your connection to The Boston Globe

Ney sentenced to 2 1/2 years in prison

Ex-congressman pleaded guilty in Abramoff scandal

Former US representative Robert W. Ney left the federal courthouse in Washington after being sentenced yesterday to a federal prison term. Ney pleaded guilty in October to conspiracy to commit fraud and making false statements in a bribery scandal. (MARK WILSON/GETTY IMAGES)

WASHINGTON -- Former US representative Robert W. Ney of Ohio was sentenced yesterday to 30 months in prison, becoming the first member of Congress headed for jail because of his corrupt dealings with now-convicted lobbyist Jack Abramoff.

US District Judge Ellen Huvelle handed down a slightly tougher sentence than the 27 months recommended by prosecutors, telling Ney that, "as a member of Congress, you had the responsibility above all else to set an example and to uphold the law."

Ney, a Republican, became a symbol of the corruption that roused voters and helped sweep into Congress a new Democratic majority promising ethics reform.

The former chairman of the House Administration Committee admitted that he performed official acts for Abramoff's lobbying clients between 2001 and 2003, receiving in exchange luxury vacation trips, skybox seats at sporting events, campaign contributions, and expensive meals -- as well as tens of thousands of dollars in gambling chips from an international businessman who sought his help with the State Department.

In the continuing investigation, Ney and seven others have pleaded guilty or been convicted, and several are cooperating witnesses. In addition to the government's chief witness, Abramoff, they include Ney's former chief of staff, Neil Volz, and two other Capitol Hill staff members who once worked for former majority leader Tom DeLay. All three had joined Abramoff's lobbying team at the Greenberg, Traurig law firm.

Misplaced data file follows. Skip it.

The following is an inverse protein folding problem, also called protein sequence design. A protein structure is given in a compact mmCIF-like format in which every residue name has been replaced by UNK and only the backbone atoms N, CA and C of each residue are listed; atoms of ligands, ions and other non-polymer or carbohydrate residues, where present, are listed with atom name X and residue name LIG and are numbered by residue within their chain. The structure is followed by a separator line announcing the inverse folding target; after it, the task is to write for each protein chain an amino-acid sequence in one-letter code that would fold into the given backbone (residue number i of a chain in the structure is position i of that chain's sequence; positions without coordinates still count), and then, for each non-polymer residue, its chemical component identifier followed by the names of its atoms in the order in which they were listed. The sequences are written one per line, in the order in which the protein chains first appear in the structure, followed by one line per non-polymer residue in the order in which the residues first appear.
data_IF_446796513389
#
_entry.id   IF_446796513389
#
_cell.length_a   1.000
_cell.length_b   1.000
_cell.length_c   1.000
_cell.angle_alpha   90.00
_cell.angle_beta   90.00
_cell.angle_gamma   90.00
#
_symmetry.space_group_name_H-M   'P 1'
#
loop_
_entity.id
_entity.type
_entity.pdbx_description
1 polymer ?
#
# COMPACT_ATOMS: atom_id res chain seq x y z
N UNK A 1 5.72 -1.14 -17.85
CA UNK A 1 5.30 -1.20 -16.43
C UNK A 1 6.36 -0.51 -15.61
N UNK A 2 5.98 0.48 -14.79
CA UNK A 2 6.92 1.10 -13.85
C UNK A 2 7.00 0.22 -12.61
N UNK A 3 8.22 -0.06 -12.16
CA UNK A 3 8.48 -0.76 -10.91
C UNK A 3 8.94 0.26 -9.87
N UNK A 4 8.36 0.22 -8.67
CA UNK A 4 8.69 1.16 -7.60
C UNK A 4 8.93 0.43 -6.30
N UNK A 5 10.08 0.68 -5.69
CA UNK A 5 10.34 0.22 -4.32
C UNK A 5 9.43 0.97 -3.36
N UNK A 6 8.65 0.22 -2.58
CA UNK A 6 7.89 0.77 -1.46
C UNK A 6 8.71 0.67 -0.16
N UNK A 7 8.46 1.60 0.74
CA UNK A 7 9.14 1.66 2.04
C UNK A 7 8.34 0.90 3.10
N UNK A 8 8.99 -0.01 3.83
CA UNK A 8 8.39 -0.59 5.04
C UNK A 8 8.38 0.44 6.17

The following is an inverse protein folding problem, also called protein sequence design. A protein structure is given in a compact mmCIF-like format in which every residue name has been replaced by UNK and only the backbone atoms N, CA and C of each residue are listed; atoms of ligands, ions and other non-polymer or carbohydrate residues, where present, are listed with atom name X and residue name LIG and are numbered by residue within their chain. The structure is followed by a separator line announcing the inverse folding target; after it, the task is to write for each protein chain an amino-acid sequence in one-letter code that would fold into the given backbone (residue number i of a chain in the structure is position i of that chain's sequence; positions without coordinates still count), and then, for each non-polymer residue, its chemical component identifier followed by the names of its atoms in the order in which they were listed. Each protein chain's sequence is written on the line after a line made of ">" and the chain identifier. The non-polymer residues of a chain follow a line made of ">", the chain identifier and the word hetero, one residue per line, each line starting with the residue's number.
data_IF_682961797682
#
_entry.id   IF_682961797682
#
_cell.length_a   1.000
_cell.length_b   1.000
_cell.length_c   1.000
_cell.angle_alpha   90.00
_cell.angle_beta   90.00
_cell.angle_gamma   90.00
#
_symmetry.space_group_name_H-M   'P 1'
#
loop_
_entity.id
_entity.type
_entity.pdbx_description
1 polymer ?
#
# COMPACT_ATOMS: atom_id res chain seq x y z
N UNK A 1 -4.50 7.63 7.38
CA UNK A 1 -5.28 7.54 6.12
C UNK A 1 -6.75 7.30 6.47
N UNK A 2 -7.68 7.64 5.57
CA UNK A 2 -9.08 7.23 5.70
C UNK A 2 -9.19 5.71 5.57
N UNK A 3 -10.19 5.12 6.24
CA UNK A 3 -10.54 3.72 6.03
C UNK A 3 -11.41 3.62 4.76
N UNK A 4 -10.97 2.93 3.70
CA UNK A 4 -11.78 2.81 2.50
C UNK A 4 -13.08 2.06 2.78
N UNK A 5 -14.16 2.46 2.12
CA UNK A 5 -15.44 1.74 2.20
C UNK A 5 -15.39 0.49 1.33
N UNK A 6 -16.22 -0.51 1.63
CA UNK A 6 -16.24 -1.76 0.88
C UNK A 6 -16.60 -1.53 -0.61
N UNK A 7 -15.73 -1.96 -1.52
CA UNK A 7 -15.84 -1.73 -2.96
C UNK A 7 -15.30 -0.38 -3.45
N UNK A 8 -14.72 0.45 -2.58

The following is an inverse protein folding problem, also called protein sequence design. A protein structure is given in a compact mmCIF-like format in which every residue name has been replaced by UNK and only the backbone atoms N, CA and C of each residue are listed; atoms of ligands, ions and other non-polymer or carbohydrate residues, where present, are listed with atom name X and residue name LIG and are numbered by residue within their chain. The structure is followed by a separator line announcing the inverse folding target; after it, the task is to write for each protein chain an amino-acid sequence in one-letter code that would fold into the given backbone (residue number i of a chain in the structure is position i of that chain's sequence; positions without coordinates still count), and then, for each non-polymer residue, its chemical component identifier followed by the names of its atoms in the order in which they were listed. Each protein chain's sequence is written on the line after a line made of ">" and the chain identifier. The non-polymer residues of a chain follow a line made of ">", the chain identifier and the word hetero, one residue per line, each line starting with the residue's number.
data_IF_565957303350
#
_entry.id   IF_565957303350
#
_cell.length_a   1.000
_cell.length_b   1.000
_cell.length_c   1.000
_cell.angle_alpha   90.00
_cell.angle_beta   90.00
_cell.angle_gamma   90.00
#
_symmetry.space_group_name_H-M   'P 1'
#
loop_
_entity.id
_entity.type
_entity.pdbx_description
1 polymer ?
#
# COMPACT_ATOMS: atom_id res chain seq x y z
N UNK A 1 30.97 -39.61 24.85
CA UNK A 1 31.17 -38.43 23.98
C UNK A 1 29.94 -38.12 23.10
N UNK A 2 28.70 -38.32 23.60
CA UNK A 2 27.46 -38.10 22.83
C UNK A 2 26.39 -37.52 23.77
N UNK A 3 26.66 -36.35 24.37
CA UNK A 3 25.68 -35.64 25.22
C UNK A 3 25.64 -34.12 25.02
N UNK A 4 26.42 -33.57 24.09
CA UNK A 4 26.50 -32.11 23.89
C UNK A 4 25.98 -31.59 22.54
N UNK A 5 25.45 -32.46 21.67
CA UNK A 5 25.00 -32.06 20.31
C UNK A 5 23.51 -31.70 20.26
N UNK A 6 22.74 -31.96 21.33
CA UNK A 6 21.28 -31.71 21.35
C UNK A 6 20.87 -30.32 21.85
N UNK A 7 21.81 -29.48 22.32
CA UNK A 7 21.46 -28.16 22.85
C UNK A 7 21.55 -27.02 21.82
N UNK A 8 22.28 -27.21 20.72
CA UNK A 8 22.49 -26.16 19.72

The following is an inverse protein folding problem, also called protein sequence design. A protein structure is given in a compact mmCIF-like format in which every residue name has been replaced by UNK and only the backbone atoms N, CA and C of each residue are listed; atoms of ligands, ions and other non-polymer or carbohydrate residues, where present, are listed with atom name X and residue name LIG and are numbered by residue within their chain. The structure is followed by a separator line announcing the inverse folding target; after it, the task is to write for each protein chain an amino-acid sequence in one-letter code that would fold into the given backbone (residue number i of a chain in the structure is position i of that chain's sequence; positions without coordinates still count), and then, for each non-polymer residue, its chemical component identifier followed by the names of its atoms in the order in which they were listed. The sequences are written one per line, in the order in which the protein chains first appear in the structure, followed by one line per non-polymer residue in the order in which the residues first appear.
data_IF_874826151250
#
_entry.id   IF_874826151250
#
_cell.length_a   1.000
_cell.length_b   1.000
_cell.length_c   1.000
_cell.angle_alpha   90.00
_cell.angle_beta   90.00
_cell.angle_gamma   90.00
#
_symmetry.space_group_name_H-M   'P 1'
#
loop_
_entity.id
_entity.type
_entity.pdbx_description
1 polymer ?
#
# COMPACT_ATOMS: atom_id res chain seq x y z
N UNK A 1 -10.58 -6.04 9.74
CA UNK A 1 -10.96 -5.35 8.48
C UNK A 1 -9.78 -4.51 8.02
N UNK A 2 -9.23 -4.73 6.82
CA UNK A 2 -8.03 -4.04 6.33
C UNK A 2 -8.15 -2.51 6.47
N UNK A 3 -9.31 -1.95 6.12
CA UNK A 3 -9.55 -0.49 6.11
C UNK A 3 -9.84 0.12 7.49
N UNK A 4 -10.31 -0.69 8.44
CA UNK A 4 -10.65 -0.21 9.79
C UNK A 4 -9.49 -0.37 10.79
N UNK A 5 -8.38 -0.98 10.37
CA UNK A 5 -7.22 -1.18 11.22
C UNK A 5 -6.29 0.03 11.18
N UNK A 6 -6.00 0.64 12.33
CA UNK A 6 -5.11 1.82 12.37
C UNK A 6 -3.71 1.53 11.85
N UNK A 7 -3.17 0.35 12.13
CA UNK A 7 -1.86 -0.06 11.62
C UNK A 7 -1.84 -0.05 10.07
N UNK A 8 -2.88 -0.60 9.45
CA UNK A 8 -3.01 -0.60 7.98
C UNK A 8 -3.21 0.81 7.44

More charges are expected soon. Prosecutors recently notified a former deputy secretary of the Interior Department, Steven Griles, that he is a subject of investigation, sources knowledgeable about the inquiry said.

Ney told the judge yesterday that he regretted his actions and apologized to his family and to the voters who sent him to Washington.

"I will continue to take full responsibility for my actions and battle the demons of addiction," he said, referring to the alcohol problem he has sought treatment for in recent months. Ney's physician and a former staff member wrote letters to Huvelle describing heavy drinking.

Matthew Parker, a former aide and friend, said Ney began to drink more heavily in 2004 when he first came under federal scrutiny. "Bob was a functioning alcoholic who could rarely make it through the day without drinking and would often begin drinking beers as early as 7:30 a.m.," Parker said.

But the judge rejected Ney's plea for leniency.

"Whether or not you've served your constituents well, on some level you have seriously betrayed the public's trust and abused your power as a congressman," she told him. "You have a long way to go to make amends for what's happened."

Ney pleaded guilty to one count each of conspiracy and making false statements. Huvelle agreed to a defense request that he serve his term in a federal prison in Morgantown, W.Va., where he can receive alcohol treatment. She ordered him to pay a $6,000 fine, remain on probation for two years after his release, and participate in supervised community service.

"Today's sentence makes it clear that our government is not for sale," said Assistant Attorney General Alice Fisher.